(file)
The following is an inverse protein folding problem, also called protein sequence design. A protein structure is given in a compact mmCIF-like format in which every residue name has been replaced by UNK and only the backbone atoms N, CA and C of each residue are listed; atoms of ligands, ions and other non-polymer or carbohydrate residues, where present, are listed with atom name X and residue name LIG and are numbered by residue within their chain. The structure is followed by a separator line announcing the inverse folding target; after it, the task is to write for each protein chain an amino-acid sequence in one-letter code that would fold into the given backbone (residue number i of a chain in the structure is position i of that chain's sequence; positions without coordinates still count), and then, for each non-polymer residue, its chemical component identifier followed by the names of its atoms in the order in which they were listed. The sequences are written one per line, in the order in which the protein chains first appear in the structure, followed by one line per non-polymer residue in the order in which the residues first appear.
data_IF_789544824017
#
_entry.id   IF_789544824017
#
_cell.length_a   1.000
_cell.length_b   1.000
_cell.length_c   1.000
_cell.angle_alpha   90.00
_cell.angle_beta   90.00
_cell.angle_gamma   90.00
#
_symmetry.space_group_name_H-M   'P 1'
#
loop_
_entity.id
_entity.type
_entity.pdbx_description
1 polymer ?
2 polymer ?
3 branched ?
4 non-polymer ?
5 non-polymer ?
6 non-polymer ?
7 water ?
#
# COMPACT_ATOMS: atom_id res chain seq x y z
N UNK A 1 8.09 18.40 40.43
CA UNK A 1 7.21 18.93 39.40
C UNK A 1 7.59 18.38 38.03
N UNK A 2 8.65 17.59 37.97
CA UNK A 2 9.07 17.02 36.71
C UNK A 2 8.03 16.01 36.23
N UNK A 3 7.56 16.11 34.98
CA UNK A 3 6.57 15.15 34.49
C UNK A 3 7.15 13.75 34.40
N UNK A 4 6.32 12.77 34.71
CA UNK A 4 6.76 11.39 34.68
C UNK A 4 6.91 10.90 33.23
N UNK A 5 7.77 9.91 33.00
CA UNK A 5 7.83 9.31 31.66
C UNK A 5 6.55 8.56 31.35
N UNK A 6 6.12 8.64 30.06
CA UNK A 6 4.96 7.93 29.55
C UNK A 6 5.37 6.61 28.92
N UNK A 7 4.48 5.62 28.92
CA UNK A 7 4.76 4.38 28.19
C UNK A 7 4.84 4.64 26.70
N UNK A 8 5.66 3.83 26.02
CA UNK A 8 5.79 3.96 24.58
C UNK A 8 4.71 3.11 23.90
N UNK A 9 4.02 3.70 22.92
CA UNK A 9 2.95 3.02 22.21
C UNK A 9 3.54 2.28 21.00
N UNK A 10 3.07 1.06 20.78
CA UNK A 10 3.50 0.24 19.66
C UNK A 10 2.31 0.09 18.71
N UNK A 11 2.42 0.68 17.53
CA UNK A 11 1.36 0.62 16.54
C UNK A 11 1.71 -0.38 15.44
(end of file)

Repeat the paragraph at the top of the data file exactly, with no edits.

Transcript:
The following is an inverse protein folding problem, also called protein sequence design. A protein structure is given in a compact mmCIF-like format in which every residue name has been replaced by UNK and only the backbone atoms N, CA and C of each residue are listed; atoms of ligands, ions and other non-polymer or carbohydrate residues, where present, are listed with atom name X and residue name LIG and are numbered by residue within their chain. The structure is followed by a separator line announcing the inverse folding target; after it, the task is to write for each protein chain an amino-acid sequence in one-letter code that would fold into the given backbone (residue number i of a chain in the structure is position i of that chain's sequence; positions without coordinates still count), and then, for each non-polymer residue, its chemical component identifier followed by the names of its atoms in the order in which they were listed. The sequences are written one per line, in the order in which the protein chains first appear in the structure, followed by one line per non-polymer residue in the order in which the residues first appear.